John McIntosh attempts to describe more accurately and completely the spectrum of Evangelicalism (Anglican) that three successive principals of Moore Theological College appropriated and taught in the period. Each was an outstanding graduate of Oxford, Cambridge, and Dublin, respectively.
The study traces the circumstances of their appointment and seeks to define the convictions they held—against the background of challenges and changes to their Christian faith they faced in their day.
A close examination of their published and unpublished literary oeuvre clears away misunderstandings and even misrepresentations of their thought and influence. In so doing it explains how it was that those Evangelicals in the diocese who adhered more closely to their Reformation tradition finally prevailed decisively over those who were Protestant but liberal.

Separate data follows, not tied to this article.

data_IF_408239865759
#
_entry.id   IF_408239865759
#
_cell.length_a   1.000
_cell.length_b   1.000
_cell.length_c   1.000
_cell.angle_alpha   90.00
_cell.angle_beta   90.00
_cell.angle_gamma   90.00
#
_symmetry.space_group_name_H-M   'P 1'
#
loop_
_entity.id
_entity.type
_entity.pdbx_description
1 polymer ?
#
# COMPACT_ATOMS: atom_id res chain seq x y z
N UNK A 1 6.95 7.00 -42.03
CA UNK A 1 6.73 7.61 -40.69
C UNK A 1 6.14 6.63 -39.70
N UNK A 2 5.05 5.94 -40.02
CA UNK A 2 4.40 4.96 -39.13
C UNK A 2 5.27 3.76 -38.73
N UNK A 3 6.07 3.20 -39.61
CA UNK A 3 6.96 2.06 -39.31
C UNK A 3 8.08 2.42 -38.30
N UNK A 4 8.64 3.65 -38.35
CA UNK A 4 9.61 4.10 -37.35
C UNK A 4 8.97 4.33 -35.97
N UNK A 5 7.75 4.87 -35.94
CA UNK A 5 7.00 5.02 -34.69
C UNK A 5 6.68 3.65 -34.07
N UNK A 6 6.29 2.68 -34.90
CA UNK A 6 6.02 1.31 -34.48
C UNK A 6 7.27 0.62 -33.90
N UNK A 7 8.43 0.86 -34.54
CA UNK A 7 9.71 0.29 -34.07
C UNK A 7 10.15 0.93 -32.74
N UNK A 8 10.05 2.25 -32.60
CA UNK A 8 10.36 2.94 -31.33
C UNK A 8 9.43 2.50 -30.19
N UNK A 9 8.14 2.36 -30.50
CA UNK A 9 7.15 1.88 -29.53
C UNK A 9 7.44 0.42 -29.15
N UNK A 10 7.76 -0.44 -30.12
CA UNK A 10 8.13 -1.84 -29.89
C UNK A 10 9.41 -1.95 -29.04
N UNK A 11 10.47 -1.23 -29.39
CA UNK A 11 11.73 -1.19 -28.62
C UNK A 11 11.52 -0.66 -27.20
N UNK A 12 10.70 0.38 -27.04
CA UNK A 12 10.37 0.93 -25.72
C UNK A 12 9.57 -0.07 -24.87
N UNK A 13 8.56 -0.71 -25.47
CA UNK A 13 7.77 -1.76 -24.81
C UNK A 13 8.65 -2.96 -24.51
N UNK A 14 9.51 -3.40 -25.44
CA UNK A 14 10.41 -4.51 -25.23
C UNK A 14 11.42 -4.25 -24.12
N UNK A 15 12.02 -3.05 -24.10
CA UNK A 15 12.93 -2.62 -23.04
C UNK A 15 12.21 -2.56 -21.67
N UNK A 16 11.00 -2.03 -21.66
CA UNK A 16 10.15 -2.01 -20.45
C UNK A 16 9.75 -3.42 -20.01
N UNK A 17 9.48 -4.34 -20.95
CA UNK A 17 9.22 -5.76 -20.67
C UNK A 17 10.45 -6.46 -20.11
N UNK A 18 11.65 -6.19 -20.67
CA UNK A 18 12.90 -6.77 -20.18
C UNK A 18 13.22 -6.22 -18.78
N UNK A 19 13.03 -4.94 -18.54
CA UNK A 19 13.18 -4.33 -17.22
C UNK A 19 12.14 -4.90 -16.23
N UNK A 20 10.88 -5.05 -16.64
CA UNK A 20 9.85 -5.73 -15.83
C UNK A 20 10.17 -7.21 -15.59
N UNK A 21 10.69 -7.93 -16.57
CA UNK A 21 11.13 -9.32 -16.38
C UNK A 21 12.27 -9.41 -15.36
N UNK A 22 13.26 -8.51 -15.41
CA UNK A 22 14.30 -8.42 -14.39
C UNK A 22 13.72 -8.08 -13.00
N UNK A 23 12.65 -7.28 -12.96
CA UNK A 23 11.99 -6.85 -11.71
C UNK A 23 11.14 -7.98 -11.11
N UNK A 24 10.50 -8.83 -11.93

It is an honor to write a pastor’s appreciation for this feast of a book—meticulous and comprehensive. John McIntosh is a scholar-pastor-missionary who has traced the graph of theological leadership at Moore College in Sydney over a significant half century (1897–1953).
If the theological college shapes the pastors who teach the churches which affect the nations this study of a ‘rise-fall-rise’ in our history has lessons for everyone interested in the vital truth of Jesus Christ and its progress. No-one who reads this can fail to be edified, informed and sharpened.
--- Simon Manchester, Senior Minister, St Thomas’ Anglican Church North Sydney
Anglican Evangelicalism in Sydney 1897 to 1953: Nathaniel Jones, D. J. Davies and T. C. Hammond is in the following collections:
Church History |
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